Insects infesting forests in western Montana, killing vast stands

Posted: August 1, 2011

Source – Missoulian

Insects killing large areas of MontanaHAMILTON – Amy Gannon was rained on the other day just west ofHamilton.

There wasn’t a cloud in the sky.

The moisture falling to the ground was excrement from what the state entomologist described as “massive, massive numbers of insects.”

The ponderosa pine trees on the west side of the Bitterroot Valley were filled with pine butterfly caterpillars busily snacking on the tree’s needles.

It was an experience unlike anything Gannon had ever seen.

“It was alarming,” said Gannon, an entomologist with the state Department of Natural Resources and Conservation. “All of the neighbors had been talking about all of this raining insect excrement and all the silk in the trees. I have never seen anything quite like it.”

No one is quite sure why, but this spring and summer have been good ones for the insects that like pine, spruce and fir.

Pine butterfly, western spruce budworm and the Douglas fir tussock moth are the main players in this year’s outbreak.

While a cool wet spring would typically set back many insects, that hasn’t been the case.

Gannon expects people will soon see the clouds of white butterflies that filled ponderosa pine stands on the west side of the Bitterroot Valley last summer.

“The pine butterfly was pretty active in the Bitterroot Valley last summer,” she said. “We saw it in the Garnett Mountains, the Bitterroot and, to some extent, around Missoula, too.”

This year could really turn out to be something.

Gannon has heard reports about others being rained on by the caterpillars’ excrement all along the west side.

“The last time there was a pine butterfly outbreak like this was in the 1970s,” she said. “There’s not been anything like it since. … It’s not uncommon for insects to cycle. Every so often, an event triggers an outbreak.”

No one is sure what that event might have been, though.


In large enough numbers, the pine butterfly can be a tree killer. There is no forest management technique to repel the pests.

“All you can do is make your trees as healthy as possible,” she said. “They are commonly not a major pest.”

This year, the western spruce budworm and Douglas fir tussock moth have been turning trees brown after their respective caterpillars have done their work.

Both are defoliators. They chew on the needles, which places stress on the tree. If the tree is large enough, with plenty of reserves stored away in its roots, it can survive an attack. Smaller trees or drought-stressed larger ones sometimes will succumb.

“There has been a tremendous outbreak of spruce budworm in the Helena area for a number of years now,” Gannon said. “It’s just starting to get active here.”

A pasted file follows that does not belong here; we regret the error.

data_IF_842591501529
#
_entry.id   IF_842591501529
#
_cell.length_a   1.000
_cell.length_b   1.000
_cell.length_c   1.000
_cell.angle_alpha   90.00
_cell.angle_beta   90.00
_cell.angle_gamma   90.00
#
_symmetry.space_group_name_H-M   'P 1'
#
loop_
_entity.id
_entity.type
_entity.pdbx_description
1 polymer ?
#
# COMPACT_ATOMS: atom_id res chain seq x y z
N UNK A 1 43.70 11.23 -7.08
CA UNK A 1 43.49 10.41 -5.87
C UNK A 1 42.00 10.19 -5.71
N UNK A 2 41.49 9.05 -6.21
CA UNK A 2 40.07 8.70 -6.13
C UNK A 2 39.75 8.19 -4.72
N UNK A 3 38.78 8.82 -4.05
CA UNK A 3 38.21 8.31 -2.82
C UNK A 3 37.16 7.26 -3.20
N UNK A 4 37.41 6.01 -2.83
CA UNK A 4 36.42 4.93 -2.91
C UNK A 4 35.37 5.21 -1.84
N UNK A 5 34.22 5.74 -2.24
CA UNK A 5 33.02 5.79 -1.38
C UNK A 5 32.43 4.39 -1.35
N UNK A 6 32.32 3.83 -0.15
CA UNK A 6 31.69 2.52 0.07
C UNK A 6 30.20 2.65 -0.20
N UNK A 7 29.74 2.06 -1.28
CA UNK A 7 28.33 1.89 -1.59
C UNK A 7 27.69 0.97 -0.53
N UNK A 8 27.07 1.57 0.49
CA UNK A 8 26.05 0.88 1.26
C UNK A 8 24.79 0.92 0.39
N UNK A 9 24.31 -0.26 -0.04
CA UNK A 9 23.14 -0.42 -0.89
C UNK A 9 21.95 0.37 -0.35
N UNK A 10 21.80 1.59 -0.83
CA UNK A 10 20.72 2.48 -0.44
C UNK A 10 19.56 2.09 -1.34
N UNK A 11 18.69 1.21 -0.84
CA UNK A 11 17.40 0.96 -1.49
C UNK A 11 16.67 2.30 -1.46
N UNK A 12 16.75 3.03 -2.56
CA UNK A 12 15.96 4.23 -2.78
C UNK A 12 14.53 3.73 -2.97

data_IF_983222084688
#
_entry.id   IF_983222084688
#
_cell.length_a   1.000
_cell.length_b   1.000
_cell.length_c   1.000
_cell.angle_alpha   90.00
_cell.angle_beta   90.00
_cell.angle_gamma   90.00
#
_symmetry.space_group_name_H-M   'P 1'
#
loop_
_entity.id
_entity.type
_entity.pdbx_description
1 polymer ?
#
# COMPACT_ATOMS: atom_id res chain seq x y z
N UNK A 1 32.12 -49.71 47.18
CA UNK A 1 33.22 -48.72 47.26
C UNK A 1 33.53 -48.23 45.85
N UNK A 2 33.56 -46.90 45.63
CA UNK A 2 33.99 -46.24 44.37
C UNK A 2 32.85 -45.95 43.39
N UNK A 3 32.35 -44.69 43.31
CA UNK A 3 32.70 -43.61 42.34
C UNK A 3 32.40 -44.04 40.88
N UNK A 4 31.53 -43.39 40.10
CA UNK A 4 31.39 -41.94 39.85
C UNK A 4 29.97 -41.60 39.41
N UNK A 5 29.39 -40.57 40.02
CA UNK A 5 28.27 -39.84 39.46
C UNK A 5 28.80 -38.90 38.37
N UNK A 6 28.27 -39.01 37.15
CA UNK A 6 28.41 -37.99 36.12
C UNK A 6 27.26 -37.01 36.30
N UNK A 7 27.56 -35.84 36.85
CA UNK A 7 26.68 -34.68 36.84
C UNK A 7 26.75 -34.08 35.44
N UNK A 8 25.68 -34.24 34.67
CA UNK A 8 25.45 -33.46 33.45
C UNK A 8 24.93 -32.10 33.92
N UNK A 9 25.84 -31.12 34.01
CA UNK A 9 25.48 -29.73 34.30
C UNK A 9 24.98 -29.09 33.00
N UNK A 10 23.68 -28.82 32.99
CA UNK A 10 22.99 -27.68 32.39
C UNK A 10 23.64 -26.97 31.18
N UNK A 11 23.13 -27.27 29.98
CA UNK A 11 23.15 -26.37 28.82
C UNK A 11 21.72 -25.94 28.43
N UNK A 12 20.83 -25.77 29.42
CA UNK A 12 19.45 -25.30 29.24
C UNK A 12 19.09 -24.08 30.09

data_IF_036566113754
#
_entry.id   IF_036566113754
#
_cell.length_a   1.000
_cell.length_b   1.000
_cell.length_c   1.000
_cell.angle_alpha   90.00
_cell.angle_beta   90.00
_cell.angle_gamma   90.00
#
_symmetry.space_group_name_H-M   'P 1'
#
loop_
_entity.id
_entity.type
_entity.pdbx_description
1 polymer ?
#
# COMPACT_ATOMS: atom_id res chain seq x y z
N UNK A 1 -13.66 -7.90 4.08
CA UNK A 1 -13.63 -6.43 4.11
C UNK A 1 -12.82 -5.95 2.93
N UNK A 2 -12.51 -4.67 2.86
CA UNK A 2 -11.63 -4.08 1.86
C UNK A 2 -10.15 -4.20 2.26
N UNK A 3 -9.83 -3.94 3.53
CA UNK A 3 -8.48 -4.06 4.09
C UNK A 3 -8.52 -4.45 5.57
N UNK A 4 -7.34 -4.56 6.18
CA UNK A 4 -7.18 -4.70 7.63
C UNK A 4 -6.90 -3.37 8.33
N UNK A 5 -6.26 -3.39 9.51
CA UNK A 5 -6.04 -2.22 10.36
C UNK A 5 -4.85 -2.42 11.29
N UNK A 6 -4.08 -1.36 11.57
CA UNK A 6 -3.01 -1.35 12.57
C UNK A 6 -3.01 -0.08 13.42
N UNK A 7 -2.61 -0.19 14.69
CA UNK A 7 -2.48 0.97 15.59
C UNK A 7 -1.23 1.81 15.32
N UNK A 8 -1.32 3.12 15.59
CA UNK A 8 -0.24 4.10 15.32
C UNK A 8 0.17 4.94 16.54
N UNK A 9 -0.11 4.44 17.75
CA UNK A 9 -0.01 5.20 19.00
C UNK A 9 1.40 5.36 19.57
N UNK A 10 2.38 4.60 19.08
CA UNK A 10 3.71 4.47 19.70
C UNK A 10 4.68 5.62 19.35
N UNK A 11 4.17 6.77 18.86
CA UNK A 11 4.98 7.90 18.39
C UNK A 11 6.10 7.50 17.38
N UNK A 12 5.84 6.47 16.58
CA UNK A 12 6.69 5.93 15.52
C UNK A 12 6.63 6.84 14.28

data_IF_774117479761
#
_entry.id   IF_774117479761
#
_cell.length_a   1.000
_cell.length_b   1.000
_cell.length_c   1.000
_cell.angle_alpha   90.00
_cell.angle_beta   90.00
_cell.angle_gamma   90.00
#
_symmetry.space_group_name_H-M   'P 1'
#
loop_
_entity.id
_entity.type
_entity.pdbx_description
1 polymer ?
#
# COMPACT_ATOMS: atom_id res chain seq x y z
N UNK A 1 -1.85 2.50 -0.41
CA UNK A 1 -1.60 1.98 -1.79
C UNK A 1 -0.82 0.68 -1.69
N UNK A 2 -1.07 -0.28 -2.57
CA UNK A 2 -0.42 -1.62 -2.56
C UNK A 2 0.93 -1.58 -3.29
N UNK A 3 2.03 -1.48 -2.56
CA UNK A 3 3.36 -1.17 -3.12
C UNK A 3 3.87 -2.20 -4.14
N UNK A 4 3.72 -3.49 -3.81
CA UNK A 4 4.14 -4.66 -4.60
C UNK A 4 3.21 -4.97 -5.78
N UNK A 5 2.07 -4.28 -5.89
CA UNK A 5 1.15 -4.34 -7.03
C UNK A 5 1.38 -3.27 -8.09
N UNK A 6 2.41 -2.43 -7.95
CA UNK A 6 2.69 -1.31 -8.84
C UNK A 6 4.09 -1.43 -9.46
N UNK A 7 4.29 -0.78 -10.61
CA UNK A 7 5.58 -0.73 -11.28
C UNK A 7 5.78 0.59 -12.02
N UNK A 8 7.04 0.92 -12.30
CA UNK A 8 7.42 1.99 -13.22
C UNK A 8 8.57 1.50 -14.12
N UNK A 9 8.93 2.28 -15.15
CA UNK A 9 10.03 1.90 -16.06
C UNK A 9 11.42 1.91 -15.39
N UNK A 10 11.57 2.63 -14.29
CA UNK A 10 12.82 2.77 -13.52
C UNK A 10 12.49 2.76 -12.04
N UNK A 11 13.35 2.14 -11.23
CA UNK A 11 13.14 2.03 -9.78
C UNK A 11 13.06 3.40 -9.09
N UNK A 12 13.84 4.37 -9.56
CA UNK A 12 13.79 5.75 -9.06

Last year there were about 300,000 acres statewide that showed signs of attack by the insect.

Both bugs show up at the end of branches in the tree’s new growth in a spidery-like web of silk that encompasses the tips of spruce, Douglas fir, subalpine and grand fir.

“The trees under attack will look kind of scorched,” Gannon said.

The caterpillars of the two species are quite different in appearance.

The spruce budworm starts off green and turns brown with parallel dots down its back. The Douglas fir tussock moth caterpillar has small broom-like patches of hair on its back.

Good forest management helps disrupt the insect’s life cyle.

Thinning a stand provides trees with more of the sunlight, water and nutrients they need to thrive. When an outbreak subsides, they will also rebound quicker, Gannon said.

In some cases, landowners can use bacterial or chemical treatments to control the insects. To be effective, those control methods need to happen in the spring.

The male tussock moth can also be tricked into thinking there’s a female nearby through the use of synthetic sex pheromones.

“The females don’t fly,” Gannon said. “The sex pheromones attract the males and they fly around looking for the females until they peter out with exhaustion and die.”

All three insects are native to western Montana forests.


The balsam wooly adelgid is not.

“It came from Europe, likely on infested nursery stock,” Gannon said. “It’s already caused quite a bit of damage in eastern forests.”

And now it’s here and starting to spread.

The white and wooly insect focuses on subalpine fir. One population has been found in the Sapphire Mountains and all the rest are along the Montana-Idaho border.

“We’re still getting a handle on just how far it’s spread,” Gannon said.

Infected trees may appear to be covered in white wool, which is sometimes hard to see. There can be tiny swellings along the branches that look similar to knuckles. That symptom is called gouting.

The insect impacts the tree by sucking out nutrients and injecting a chemical that creates abnormal cell division.

“We’re not really sure how well it will survive here,” Gannon said. “It’s not as widespread as the other defoliators. The average hiker probably won’t notice it, but it’s nice to have it on people’s radar.”

“We can use their help to track it,” she said.

For more information regarding forest insects and diseases, please refer to the DNRC website,